I was hanging from a thin nylon rope about 250 feet from the bottom of the ice shaft. Looking up, I noticed a spin drift (a dazzling snow blown frantically by the howling wind) sandblasting the entrance about 20 feet above me. I was happy that the weather was bad and I was hanging almost in silence.
As my eyes adapted to the lower light, I noticed that I was looking down at a crevice that was much larger than I thought it was under the surface of the Greenland ice sheet.
All I could think of was “this shouldn’t be here”.
In 2018, I went on an expedition with Canadian adventure athlete Wilgad to explore Moulin, a huge vertical cave on the Greenland ice sheet. Will was already at the bottom of the shaft. From my point of view, he looked like an insect with a headlamp.
At first glance, Will and I were a strange combination of expeditions. Will is one of the world’s top professional ice climbers. He is sponsored by Red Bull. He won ESPN’s extreme sports competition, the X Games, and dated professional mountaineer and filmmaker Jimmy Chin.
Meanwhile, I am a professor of geology at the University of South Florida. I teach undergraduate students about the physics of groundwater. I … hung out with a scientist. We do not exactly share the same social circle.
I ended up in Greenland with Will because he wanted to make an expedition film focusing on climate change. Will is in his mid-50s. Throughout his long career, he has seen climate change erase ice climbing and shrink glaciers. He pitched the movie to Red Bull. They liked it. And an expedition under the ice was born.
I wrote my PhD, so I tie me up with a rope. It is a treatise on glacier caves and has been studying them for over 15 years. I was supposed to be a science expert, but I didn’t feel like I was staring at the mysterious big hole.
I started my accidental journey to a glacier cave expert in 2004 as a student in the Department of Geology at Eastern Kentucky University. A common friend invited me to a rock climbing trip with Dr. Dougben, a glaciologist at the University of St Andrews in Scotland. While skipping classes to explore and map the caves near the campus, Doug was studying how the warming climate melted Everest’s glaciers into a network of lakes. Some of these lakes were catastrophically drained from ice caves, sometimes with devastating consequences for villages, dams and hydropower facilities. Glacier did not understand how these caves were formed, so they did not understand what controls the drainage of the lake.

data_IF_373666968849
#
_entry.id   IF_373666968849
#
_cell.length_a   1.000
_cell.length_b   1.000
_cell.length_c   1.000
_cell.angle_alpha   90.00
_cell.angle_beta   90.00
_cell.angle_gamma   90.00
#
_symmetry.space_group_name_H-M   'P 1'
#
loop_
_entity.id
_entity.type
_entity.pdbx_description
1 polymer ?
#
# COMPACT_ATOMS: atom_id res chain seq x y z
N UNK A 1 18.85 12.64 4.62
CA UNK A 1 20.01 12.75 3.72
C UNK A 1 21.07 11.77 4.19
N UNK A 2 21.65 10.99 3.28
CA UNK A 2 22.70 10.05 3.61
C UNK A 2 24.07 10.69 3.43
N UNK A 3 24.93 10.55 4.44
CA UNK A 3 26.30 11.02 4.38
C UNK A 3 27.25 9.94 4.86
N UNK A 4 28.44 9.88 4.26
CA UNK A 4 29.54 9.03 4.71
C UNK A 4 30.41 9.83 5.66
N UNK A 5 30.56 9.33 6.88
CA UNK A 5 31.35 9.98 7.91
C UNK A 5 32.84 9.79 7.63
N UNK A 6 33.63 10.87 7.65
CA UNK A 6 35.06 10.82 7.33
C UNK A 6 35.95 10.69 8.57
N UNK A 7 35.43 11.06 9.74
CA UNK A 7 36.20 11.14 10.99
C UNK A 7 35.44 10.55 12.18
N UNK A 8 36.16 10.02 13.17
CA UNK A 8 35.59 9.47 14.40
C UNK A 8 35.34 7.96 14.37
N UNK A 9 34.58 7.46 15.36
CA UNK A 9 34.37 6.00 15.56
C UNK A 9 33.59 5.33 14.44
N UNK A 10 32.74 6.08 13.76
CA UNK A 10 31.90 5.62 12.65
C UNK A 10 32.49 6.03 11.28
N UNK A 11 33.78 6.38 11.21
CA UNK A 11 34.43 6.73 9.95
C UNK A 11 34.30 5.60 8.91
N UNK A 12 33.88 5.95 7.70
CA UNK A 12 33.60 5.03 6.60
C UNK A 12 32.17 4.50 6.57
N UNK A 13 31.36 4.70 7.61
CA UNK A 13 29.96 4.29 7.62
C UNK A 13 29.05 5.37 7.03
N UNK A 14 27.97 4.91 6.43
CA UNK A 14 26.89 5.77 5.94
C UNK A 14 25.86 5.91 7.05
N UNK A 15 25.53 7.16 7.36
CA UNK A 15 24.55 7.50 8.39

During and after the climb, drinking beer, Doug and I were convinced that we could understand how the glacier caves in the Everest region were formed. I have never seen a glacier and Doug visited only a few caves, but when I combine Doug’s glaciology and mountaineering experience with my background in cave exploration and mapping, it is the best in the world. I thought it might help me figure out how to explore some of the tall caves, and maybe even survive the expedition.
The first expedition in November 2005 spent approximately seven weeks exploring and mapping glacier caves above 16,400 feet above sea level in the Everest region, including a cave that was a short hike from Everest Base Camp. Out of breath in the thin air, we survived rock slides, falling ice, and collapsing cave floors. Then, I slowly learned the secrets of the glacier cave.
The glacier caves in the Everest region that we discovered were formed along a band of porous debris in the ice. Water from lakes on the surface of glaciers flows through bands of debris and melts the ice around them to form caves. Then, as the melting rate increases, the cave expands rapidly, draining the entire lake from the cave.